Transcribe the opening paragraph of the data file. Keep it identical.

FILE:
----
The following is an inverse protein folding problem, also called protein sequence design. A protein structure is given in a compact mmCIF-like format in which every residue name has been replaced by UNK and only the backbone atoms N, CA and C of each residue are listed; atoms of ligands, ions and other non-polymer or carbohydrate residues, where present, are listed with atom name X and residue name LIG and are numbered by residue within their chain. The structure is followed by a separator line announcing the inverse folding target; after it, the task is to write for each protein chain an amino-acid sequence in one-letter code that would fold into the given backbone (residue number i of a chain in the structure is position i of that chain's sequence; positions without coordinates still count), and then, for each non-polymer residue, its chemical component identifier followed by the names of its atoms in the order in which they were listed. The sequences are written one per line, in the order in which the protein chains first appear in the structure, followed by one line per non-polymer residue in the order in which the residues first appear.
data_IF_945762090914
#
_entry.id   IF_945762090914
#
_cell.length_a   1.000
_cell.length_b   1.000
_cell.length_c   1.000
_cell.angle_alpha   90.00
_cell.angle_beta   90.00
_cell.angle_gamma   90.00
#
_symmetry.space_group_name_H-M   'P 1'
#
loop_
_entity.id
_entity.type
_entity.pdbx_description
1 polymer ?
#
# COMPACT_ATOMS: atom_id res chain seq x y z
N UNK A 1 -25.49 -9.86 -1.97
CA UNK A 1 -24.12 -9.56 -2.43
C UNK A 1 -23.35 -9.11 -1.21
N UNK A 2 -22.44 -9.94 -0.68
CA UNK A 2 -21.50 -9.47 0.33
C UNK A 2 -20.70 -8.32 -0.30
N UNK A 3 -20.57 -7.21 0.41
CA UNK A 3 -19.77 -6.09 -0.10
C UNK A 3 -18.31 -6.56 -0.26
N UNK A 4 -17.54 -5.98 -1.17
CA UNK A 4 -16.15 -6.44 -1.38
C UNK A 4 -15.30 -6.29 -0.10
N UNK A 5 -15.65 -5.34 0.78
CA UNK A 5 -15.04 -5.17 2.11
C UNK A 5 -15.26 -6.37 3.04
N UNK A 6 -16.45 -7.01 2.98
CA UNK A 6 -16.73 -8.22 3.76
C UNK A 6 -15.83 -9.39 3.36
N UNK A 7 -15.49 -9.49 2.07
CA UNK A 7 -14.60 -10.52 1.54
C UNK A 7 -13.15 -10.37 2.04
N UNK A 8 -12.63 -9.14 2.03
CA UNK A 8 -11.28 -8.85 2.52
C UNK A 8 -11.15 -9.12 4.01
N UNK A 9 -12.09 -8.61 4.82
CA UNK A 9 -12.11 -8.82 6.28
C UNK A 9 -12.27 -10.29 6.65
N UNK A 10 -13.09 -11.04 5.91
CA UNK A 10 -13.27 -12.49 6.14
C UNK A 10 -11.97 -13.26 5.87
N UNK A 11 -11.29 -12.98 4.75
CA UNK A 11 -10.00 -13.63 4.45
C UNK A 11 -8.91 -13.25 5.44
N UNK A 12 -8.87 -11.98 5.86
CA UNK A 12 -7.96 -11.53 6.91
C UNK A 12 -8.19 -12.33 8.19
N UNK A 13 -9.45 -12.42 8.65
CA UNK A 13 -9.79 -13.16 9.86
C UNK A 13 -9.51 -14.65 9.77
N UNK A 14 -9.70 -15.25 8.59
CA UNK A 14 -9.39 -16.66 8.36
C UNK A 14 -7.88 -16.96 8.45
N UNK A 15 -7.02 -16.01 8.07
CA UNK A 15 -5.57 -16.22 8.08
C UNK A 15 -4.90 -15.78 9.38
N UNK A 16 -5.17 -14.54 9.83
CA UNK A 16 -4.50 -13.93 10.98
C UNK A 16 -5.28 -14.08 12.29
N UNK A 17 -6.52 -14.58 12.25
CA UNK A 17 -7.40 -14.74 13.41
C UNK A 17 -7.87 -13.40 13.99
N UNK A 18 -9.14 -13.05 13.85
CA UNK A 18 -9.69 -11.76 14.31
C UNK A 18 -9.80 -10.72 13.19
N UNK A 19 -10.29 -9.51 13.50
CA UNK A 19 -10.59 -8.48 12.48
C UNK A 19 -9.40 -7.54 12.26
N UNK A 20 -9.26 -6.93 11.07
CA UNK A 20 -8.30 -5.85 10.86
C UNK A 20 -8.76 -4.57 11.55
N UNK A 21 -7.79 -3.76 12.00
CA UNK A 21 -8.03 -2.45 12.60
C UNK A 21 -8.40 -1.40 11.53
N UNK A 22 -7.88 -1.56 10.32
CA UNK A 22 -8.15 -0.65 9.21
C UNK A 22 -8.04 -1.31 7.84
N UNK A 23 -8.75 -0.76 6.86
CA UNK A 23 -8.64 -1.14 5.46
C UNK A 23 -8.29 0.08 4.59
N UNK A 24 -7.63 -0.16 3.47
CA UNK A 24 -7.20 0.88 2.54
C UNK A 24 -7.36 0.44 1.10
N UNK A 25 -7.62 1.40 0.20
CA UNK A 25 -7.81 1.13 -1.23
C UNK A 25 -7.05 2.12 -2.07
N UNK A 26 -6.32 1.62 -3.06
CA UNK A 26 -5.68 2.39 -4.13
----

The following is an inverse protein folding problem, also called protein sequence design. A protein structure is given in a compact mmCIF-like format in which every residue name has been replaced by UNK and only the backbone atoms N, CA and C of each residue are listed; atoms of ligands, ions and other non-polymer or carbohydrate residues, where present, are listed with atom name X and residue name LIG and are numbered by residue within their chain. The structure is followed by a separator line announcing the inverse folding target; after it, the task is to write for each protein chain an amino-acid sequence in one-letter code that would fold into the given backbone (residue number i of a chain in the structure is position i of that chain's sequence; positions without coordinates still count), and then, for each non-polymer residue, its chemical component identifier followed by the names of its atoms in the order in which they were listed. The sequences are written one per line, in the order in which the protein chains first appear in the structure, followed by one line per non-polymer residue in the order in which the residues first appear.